Leonid Kinskey Poster


Jump to: Overview (3)  | Mini Bio (1)  | Spouse (3)  | Trivia (9)  | Personal Quotes (1)

Overview (3)

Born in St. Petersburg, Russia
Died in Fountain Hills, Arizona, USA  (complications from a stroke)
Nickname Mad Russian

Mini Bio (1)

Leonid Kinskey, originally from St. Petersburg, Russia, performed across Europe and much of Latin America before his arrival in the United States. By 1932 he landed a small role as a radical in Ernst Lubitsch's comedy, Trouble in Paradise (1932). The next year he played an agitator in Duck Soup (1933). He went on to play small parts, nearly always foreigners and often comedic, in over sixty films, including Genflou in Les Misérables (1935), the snake charmer in the well-known scene from The Lives of a Bengal Lancer (1935), an Arab in The Garden of Allah (1936), Ivan in The Big Broadcast of 1938 (1938), and Pierre in That Night in Rio (1941). His final film role was Dominiwski in The Man with the Golden Arm (1955). Kinskey's most famous role was as Sascha, the humorous bartender at Rick's Cafe Americaine, in Casablanca (1942). The part had originally been given to Leon Mostovoy; Kinskey replaced him because (1) he was funnier than Mostovoy, and (2) by his own testimony, he was a drinking buddy of the star Humphrey Bogart. His contract guaranteed him two weeks at $750 a week. He died on 8 September 1998, in Fountain Hills, Arizona, aged 95.

- IMDb Mini Biography By: Ed Stephan <stephan@cc.wwu.edu>

Spouse (3)

Tina York (1983 - 8 September 1998) ( his death)
Iphigenie Castiglioni (1943 - 30 July 1963) ( her death)
Josephine Zossia Tankus (30 March 1930 - 1939) ( her death)

Trivia (9)

He was widowed twice before his marriage to Tina.
He emigrated from Russia after the Communist Revolution of 1917, then worked in Europe, then came to Hollywood, and became a character actor, and eventually became a U.S. citizen.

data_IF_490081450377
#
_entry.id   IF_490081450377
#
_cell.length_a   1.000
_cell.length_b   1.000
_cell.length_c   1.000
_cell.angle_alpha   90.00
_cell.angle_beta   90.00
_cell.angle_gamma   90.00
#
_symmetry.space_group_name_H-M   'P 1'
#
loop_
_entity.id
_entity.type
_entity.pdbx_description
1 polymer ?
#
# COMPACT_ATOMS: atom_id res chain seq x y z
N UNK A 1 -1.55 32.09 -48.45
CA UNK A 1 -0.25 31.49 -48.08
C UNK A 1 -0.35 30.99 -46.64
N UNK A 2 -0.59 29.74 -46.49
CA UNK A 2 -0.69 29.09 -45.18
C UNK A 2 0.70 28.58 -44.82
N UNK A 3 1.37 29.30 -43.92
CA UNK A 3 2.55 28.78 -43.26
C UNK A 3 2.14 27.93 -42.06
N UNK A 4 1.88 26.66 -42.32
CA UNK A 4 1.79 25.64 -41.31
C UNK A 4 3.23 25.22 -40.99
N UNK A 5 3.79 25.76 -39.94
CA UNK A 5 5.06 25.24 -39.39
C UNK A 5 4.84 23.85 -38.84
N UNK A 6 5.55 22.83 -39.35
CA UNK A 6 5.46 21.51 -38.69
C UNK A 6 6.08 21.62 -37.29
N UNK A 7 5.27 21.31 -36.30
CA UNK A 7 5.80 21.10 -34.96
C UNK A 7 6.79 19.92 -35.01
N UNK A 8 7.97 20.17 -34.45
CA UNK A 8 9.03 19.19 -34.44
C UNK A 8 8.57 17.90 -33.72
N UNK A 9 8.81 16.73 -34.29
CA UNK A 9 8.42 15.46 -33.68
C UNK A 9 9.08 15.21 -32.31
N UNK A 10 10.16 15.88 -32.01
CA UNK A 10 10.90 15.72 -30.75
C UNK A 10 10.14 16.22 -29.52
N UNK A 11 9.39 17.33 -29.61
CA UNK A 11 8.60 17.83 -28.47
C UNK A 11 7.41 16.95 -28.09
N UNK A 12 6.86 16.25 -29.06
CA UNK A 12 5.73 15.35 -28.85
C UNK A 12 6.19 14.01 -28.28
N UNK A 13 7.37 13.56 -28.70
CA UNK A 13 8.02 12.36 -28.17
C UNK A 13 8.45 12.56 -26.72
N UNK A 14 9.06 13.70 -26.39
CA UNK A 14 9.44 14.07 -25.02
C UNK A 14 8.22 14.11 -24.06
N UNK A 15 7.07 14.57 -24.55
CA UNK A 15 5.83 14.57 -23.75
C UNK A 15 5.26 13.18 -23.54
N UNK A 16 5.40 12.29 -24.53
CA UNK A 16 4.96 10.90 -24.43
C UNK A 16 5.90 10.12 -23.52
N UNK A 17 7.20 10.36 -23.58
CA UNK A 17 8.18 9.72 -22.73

He starred in "The Spot Lite Club" in 1948. The first situation comedy on TV (KTLA)
Along with Bing Crosby, introduced the song "I'm an Old Cowhand (from the Rio Grande)" in the film Rhythm on the Range (1936).
Leonid Kinskey was supposed to be one of the "heroes" of Hogan's Heroes (1965). He is in the pilot episode only "The Informer." He decided not to be in the series because he didn't believe that one could have a comedy take place in a German P.O.W. camp.
Kinskey married Iphigenie Castiglioni four times. 'It started in Mexico City, ' he said, 'and then over 20 years of our happy marriage we celebrated every five years by taking a new marriage licence in a different country.'
During the Second World War, as part of cultural exchange program, Kinskey was choosing Hollywood movies for showing in the USSR.
When his acting career tailed off, Kinskey wrote and directed industrial films for major corporations.
At the time of his death, in 1998, he was the last surviving major cast member of Casablanca (1942).

Personal Quotes (1)

On why he turned down a regular part on Hogan's Heroes (1965): "The premise to me was both false and offensive. The Nazis were seldom dumb and never funny."

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